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Collector Bingley Sim collecting his 'Kiss' Mother-in-Law from artist George Burchett at A+ Works of Art, Kuala Lumpur, August 2023

Real World Art: Meet your Digital Twins

When a hand-made original art work by artist George Burchett is created uniquely in four different forms or ‘dimensions’ — 3D Printed Sculpture, 3D Digital in Augmented Reality, 2D Pigment Ink Print and 2D Digital — which is the original?

The simple answer is that there are four originals, each a unique one-of-one art work. However, with digital ‘bits’ able to be replicated perfectly, it is the pairing of the 2D and 3D physical, traditionally signed, dated and numbered one-of-ones, with their identical digital twins that makes the original digital forms so special and appealing.

George’s ‘Mother-in-Law’ project, initiated in June 2021 and developed with technology and project support from NIYOS, is perhaps a first for the art world: a showcase for the possibilities of original art works and other treasured objects existing in those four dimensions simultaneously.

Art works in digital form have many compelling attractions and applications. They can be enjoyed and shared far more widely and conveniently than physical art works ever can be. They can also be replicated and experienced in many more ways, both in the physical and digital worlds, making them valuable in their own right. Yet many institutions and collectors have justifiably felt uncomfortable to collect purely digital art, due to future uncertainty surrounding what might be considered original.

The NFT mania of 2021-22 briefly (over-) promised to turn digital art works into certified originals on their own. The reality for most is that Non-Fungible Tokens (NFT) are essentially just a secure public certificate of ownership of a pointer to a digital storage location, much as a web browser URL (address) points to a web page, which may or may not exist in future.

With most NFTs issued to date, the pointer could be followed to access freely the original digital image/object data, which can then be replicated perfectly to create another “original”. Only copyright law protects the data from legal replication and onward sale or exploitation. But with many mass-produced, machine-generated “art works” that were issued as NFTs, the copyright law requirement to be created by a human to be protected was significantly missing. With digital art works that can be easily, perfectly and legally replicated, most would see little to no value beyond the hype.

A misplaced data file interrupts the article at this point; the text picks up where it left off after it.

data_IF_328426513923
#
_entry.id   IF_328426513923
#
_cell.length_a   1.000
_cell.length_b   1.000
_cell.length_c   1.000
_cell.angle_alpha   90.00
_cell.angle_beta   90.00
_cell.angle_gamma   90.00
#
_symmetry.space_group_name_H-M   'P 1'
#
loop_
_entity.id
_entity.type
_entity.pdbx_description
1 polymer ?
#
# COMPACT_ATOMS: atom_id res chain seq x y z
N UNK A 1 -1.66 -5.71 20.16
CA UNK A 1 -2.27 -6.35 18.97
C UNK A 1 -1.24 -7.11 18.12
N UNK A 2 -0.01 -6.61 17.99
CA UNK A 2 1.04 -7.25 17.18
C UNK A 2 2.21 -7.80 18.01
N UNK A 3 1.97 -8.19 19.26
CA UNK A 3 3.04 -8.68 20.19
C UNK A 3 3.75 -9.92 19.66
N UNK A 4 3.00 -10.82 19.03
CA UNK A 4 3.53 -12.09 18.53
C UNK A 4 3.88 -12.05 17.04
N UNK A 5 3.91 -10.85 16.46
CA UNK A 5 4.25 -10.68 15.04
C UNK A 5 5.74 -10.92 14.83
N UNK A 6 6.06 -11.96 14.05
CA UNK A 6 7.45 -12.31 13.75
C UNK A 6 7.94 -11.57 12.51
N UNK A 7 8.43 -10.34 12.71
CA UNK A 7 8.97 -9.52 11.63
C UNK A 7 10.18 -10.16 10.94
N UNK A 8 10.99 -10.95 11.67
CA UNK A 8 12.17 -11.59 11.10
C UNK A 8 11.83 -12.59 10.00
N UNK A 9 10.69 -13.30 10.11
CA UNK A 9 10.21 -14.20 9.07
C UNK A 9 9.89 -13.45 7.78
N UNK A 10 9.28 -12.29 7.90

Tokenisation does have extraordinarily important and valuable application, especially in providing an immutable public ledger of history of issuance and ownership, which has long been a major difficulty facing the physical collectibles world, but the significant mis-steps with NFTs have temporarily distracted attention from those benefits. 

The ‘Mother-in-Law’ project with NIYOS addresses the question of how to ensure digital art remains unique. It combines development and application of leading technologies with artist-created original works to create pieces of enduring substance and future creative application and enjoyment.

So perhaps the longer answer is that multi-dimensional art has its greatest strength when all dimensions are considered together as one original. Existing simultaneously in multiple dimensions starts to sound like quantum physics. That is for another day.

 

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